Feeds

Rubbermaid bot master sentenced to 41 months

Adware meltdown

Using blade systems to cut costs and sharpen efficiencies

A US-based hacker has been sentenced to 41 months in jail for breaking into corporate computers in Europe and making them part of a money-generating botnet.

Robert Matthew Bentley, 21, of Panama City, Florida, was also ordered to perform three years of supervised release once his prison time is over and to pay $65,000 in restitution, according to federal prosecutors in Pensacola, Florida.

In March, Bentley, who sometimes went by the alias LSDigital, pleaded guilty to two felony counts related to his botnet activities, which inflicted more than $150,000 worth of damage on Newell Rubbermaid. Starting as early as December 2006, Bentley and several unnamed co-conspirators installed customized bots on hundreds of the company's computers. The malware generated so much traffic on Rubbermaid's servers that its network stopped functioning.

New infections from the attack were being detected as recently as March, four months after Bentley was arrested. Federal agents continue to investigate the uncharged suspects. At least one of them lived in Philadelphia.

Federal prosecutors began their case after the Metropolitan Police Computer Crime Unit in London fielded a complaint from Rubbermaid representatives in Europe. According to court documents, Bentley and his cronies generated "thousands of dollars" by installing adware from DollarRevenue.com on the infected machines.

The bot masters used the domain name smokedro.com as a command and control channel. They breached Newell Rubbermaid using at least three malicious files bearing the names 84785_redworld[1].exe, mssecure.exe and msiupdate.exe.

The prosecution is part of an FBI campaign known as Operation Bot Roast, which is designed to crack down on the botnet epidemic, in which thousands of PCs are silently infected and marshaled by miscreants to send spam, perform web attacks and carry out other crimes. On Tuesday, 21-year-old bot master Gregory C. King of Fairfield, California, pleaded guilty to hacking offenses under the same program. ®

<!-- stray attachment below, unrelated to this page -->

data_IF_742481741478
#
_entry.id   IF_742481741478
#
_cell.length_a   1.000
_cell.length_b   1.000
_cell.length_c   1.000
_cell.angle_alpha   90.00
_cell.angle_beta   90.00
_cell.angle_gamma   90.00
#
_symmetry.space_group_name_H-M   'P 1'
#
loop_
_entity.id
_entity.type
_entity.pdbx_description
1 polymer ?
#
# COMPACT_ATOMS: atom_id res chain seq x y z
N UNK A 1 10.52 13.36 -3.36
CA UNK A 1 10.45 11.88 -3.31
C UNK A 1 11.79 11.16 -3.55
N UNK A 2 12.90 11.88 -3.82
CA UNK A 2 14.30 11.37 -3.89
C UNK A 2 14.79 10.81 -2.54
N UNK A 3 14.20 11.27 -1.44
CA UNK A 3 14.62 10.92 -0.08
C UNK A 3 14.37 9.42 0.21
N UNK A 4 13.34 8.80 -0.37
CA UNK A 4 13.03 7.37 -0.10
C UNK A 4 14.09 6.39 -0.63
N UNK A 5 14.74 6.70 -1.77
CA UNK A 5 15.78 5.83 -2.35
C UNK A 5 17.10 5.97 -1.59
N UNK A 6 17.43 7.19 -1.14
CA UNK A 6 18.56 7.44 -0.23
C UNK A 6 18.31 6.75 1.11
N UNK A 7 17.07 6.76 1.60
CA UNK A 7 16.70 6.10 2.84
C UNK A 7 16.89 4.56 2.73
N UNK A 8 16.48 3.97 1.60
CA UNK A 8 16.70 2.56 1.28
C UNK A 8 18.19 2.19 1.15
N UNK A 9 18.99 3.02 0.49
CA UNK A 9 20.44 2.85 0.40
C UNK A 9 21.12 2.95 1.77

Boost IT visibility and business value

More from The Register

next story
Secure microkernel that uses maths to be 'bug free' goes open source
Hacker-repelling, drone-protecting code will soon be yours to tweak as you see fit
How long is too long to wait for a security fix?
Synology finally patches OpenSSL bugs in Trevor's NAS
Roll out the welcome mat to hackers and crackers
Security chap pens guide to bug bounty programs that won't fail like Yahoo!'s
HIDDEN packet sniffer spy tech in MILLIONS of iPhones, iPads – expert
Don't panic though – Apple's backdoor is not wide open to all, guru tells us
Researcher sat on critical IE bugs for THREE YEARS
VUPEN waited for Pwn2Own cash while IE's sandbox leaked
Four fake Google haxbots hit YOUR WEBSITE every day
Goog the perfect ruse to slip into SEO orfice
Putin: Crack Tor for me and I'll make you a MILLIONAIRE
Russian Interior Ministry offers big pile o' roubles for busting pro-privacy browser
prev story

Whitepapers

Implementing global e-invoicing with guaranteed legal certainty
Explaining the role local tax compliance plays in successful supply chain management and e-business and how leading global brands are addressing this.
Consolidation: The Foundation for IT Business Transformation
In this whitepaper learn how effective consolidation of IT and business resources can enable multiple, meaningful business benefits.
Application security programs and practises
Follow a few strategies and your organization can gain the full benefits of open source and the cloud without compromising the security of your applications.
How modern custom applications can spur business growth
Learn how to create, deploy and manage custom applications without consuming or expanding the need for scarce, expensive IT resources.
Securing Web Applications Made Simple and Scalable
Learn how automated security testing can provide a simple and scalable way to protect your web applications.